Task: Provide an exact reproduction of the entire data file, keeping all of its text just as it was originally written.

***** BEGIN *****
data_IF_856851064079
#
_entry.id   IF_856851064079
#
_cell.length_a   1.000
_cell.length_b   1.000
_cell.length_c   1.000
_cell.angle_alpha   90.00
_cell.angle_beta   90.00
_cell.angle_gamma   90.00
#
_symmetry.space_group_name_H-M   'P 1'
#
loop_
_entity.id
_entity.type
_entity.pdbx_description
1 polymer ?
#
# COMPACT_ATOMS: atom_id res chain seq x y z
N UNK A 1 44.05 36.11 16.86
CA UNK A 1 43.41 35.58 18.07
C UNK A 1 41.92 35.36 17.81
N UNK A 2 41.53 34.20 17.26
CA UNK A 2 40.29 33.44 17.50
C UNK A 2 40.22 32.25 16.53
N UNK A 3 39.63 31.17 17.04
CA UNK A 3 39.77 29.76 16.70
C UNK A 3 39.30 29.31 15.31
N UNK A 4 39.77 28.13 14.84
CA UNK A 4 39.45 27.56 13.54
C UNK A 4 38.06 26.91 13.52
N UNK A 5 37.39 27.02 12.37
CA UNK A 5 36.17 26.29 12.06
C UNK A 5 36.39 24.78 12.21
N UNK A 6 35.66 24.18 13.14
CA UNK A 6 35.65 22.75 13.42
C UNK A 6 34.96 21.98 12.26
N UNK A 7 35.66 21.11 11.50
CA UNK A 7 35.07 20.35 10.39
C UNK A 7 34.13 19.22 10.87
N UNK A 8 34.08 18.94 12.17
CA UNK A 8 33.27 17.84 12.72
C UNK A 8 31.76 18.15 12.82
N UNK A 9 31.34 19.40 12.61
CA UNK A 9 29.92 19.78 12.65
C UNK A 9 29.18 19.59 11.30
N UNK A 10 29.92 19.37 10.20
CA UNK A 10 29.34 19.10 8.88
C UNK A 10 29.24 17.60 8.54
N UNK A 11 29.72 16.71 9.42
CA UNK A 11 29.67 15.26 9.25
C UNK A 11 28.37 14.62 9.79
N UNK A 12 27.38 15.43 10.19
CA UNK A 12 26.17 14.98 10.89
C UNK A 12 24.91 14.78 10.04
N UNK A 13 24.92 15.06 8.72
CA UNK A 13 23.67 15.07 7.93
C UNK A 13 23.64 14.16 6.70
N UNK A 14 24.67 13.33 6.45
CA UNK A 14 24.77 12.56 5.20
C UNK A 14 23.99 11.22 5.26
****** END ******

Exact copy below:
data_IF_856851064079
#
_entry.id   IF_856851064079
#
_cell.length_a   1.000
_cell.length_b   1.000
_cell.length_c   1.000
_cell.angle_alpha   90.00
_cell.angle_beta   90.00
_cell.angle_gamma   90.00
#
_symmetry.space_group_name_H-M   'P 1'
#
loop_
_entity.id
_entity.type
_entity.pdbx_description
1 polymer ?
#
# COMPACT_ATOMS: atom_id res chain seq x y z
N UNK A 1 44.05 36.11 16.86
CA UNK A 1 43.41 35.58 18.07
C UNK A 1 41.92 35.36 17.81
N UNK A 2 41.53 34.20 17.26
CA UNK A 2 40.29 33.44 17.50
C UNK A 2 40.22 32.25 16.53
N UNK A 3 39.63 31.17 17.04
CA UNK A 3 39.77 29.76 16.70
C UNK A 3 39.30 29.31 15.31
N UNK A 4 39.77 28.13 14.84
CA UNK A 4 39.45 27.56 13.54
C UNK A 4 38.06 26.91 13.52
N UNK A 5 37.39 27.02 12.37
CA UNK A 5 36.17 26.29 12.06
C UNK A 5 36.39 24.78 12.21
N UNK A 6 35.66 24.18 13.14
CA UNK A 6 35.65 22.75 13.42
C UNK A 6 34.96 21.98 12.26
N UNK A 7 35.66 21.11 11.50
CA UNK A 7 35.07 20.35 10.39
C UNK A 7 34.13 19.22 10.87
N UNK A 8 34.08 18.94 12.17
CA UNK A 8 33.27 17.84 12.72
C UNK A 8 31.76 18.15 12.82
N UNK A 9 31.34 19.40 12.61
CA UNK A 9 29.92 19.78 12.65
C UNK A 9 29.18 19.59 11.30
N UNK A 10 29.92 19.37 10.20
CA UNK A 10 29.34 19.10 8.88
C UNK A 10 29.24 17.60 8.54
N UNK A 11 29.72 16.71 9.42
CA UNK A 11 29.67 15.26 9.25
C UNK A 11 28.37 14.62 9.79
N UNK A 12 27.38 15.43 10.19
CA UNK A 12 26.17 14.98 10.89
C UNK A 12 24.91 14.78 10.04
N UNK A 13 24.92 15.06 8.72
CA UNK A 13 23.67 15.07 7.93
C UNK A 13 23.64 14.16 6.70
N UNK A 14 24.67 13.33 6.45
CA UNK A 14 24.77 12.56 5.20
C UNK A 14 23.99 11.22 5.26